5 of 5 people found the following review helpful
HASH(0x98e2a2e8) out of 5 stars Fabulous in-depth look at Jazz' early development 2 Aug. 2008
By Priscilla Stilwell - Published on
Format: Paperback
Hardly a stone is left unturned in this look into the early development of jazz. It provides a thorough introduction to a wide range of subjects and artists, carefully reviewing each of numerous recordings.

This is not a biographical account of the lives of the early jazz artists, but is an analysis of the styles and development. From the deep south and the roots of the music, into the Midwest and Southwestern styles, the author is thorough and careful in his look.

Much more than an introduction, this certainly would be suitable for a college course in jazz development.
3 of 3 people found the following review helpful
By John H. Borders - Published on
Format: Paperback Verified Purchase
... one of the GREATEST books about jazz, ever written. Gunther uses musical examples and notations ... and text that is NOT esoteric, nor difficult to understand ... to describe his views/overview of how jazz evolved from certain sources, into a MORE-formative way and transformation! In every page, there's probably LITTLE (or nothing) to argue about his sources and conclusions ... as he traces the evolution of one of the GREATest musics, and the innovations of Jelly Roll Morton, Bix Beiderbecke, Louis Armstrong, James "Reese" Europe, James P. Johnson and EVERY part of those who FOUNDED the groundwork and development (using ragtime, blues, etc.) of an extraordinary period of American music and originators. ... If there's a "better" work of scholarship AND relationship, to the music, itself ... some of us would LIKE to know about it.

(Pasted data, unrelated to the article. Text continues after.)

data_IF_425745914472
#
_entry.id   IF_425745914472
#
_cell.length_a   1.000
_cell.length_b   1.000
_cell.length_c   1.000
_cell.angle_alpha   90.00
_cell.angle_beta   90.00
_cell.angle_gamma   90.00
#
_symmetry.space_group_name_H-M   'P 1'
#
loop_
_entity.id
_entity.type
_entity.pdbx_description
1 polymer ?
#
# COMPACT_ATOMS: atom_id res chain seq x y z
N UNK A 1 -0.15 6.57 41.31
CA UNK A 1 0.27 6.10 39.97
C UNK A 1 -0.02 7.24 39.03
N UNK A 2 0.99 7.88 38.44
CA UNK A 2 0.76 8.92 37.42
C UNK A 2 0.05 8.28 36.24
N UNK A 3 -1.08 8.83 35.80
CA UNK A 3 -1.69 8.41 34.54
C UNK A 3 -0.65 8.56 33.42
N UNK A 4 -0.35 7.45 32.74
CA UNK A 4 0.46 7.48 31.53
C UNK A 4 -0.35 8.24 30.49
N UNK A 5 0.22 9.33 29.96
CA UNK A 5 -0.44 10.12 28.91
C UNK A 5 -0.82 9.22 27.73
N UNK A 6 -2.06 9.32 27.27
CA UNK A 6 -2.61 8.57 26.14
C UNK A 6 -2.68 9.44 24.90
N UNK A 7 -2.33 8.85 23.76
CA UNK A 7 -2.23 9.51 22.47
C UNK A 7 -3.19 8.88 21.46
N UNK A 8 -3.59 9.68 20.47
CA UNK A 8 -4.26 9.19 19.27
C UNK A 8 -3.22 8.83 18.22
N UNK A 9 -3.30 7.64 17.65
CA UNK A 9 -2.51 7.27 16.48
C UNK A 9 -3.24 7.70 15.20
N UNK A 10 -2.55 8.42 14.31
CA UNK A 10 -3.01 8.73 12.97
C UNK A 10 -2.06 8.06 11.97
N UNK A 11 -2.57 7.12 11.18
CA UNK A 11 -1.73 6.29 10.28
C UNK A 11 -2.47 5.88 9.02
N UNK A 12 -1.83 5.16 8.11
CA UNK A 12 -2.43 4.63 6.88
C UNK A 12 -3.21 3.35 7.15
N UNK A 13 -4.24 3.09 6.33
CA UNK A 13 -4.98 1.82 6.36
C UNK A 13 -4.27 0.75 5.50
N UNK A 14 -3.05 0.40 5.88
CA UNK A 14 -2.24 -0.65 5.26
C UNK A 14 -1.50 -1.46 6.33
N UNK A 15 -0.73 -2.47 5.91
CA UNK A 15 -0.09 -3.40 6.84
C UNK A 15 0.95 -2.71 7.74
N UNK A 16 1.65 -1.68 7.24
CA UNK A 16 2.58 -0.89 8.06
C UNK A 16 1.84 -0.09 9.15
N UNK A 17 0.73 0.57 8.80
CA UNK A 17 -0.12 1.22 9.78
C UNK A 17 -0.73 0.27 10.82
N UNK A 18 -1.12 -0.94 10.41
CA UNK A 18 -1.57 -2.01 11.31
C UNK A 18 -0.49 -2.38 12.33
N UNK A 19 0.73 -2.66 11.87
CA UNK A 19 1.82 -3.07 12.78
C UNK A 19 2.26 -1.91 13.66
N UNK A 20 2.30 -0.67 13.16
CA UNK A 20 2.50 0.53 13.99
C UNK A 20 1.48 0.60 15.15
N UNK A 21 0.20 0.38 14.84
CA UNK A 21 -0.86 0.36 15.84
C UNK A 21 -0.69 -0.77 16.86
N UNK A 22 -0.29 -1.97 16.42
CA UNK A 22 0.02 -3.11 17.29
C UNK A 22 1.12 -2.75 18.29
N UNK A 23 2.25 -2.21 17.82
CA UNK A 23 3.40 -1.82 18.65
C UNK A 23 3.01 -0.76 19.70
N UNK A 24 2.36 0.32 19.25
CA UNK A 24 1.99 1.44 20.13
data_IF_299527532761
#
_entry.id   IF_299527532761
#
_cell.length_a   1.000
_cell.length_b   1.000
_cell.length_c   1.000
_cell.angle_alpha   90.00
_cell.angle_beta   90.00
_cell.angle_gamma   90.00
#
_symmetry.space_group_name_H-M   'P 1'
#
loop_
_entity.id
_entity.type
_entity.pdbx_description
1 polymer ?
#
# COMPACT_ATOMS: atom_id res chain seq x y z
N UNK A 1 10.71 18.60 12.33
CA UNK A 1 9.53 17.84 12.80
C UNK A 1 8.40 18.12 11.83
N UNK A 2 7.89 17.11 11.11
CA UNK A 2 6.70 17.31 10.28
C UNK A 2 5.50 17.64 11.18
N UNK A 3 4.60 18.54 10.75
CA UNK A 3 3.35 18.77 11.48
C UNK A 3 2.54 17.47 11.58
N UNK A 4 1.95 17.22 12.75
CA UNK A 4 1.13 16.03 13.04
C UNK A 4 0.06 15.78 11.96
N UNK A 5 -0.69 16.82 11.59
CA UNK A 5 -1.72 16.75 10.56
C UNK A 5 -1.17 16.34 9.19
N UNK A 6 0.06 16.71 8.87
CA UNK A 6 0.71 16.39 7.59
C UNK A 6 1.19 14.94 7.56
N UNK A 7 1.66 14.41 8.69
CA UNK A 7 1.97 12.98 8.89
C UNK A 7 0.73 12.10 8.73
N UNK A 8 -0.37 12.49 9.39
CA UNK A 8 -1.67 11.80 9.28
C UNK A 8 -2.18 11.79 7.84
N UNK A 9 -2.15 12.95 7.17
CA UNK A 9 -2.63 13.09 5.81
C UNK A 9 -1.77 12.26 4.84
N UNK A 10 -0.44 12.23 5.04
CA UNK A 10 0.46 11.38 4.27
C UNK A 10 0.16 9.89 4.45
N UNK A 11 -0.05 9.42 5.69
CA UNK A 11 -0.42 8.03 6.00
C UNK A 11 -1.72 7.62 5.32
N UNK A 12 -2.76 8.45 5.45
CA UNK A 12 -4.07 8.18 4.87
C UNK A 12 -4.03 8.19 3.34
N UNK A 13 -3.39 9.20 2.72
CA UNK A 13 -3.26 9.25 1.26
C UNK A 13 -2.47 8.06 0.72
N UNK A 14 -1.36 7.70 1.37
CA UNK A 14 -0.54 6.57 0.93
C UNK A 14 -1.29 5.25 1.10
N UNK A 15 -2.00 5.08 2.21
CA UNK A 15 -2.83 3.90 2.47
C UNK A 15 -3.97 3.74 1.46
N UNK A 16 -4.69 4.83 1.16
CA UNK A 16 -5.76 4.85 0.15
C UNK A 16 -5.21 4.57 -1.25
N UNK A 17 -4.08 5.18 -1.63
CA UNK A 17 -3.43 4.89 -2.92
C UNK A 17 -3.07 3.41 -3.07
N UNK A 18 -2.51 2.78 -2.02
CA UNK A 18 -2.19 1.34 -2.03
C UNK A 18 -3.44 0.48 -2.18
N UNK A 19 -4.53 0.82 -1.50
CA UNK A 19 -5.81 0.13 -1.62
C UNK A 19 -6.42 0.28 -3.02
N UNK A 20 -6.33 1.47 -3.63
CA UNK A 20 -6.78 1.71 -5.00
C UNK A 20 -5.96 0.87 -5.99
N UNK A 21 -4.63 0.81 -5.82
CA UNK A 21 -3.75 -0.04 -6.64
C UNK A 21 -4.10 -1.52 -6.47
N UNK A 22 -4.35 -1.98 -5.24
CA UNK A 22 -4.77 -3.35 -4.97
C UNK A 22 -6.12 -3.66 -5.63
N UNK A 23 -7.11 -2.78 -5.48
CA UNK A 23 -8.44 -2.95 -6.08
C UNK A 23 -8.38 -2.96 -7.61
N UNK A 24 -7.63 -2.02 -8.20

2 of 2 people found the following review helpful
HASH(0x98f92990) out of 5 stars Thorough 26 Aug. 2013
By L. Thibault - Published on
Format: Paperback Verified Purchase
This is a very thorough and well-researched history of early jazz. A must have for jazz history buffs. Well written.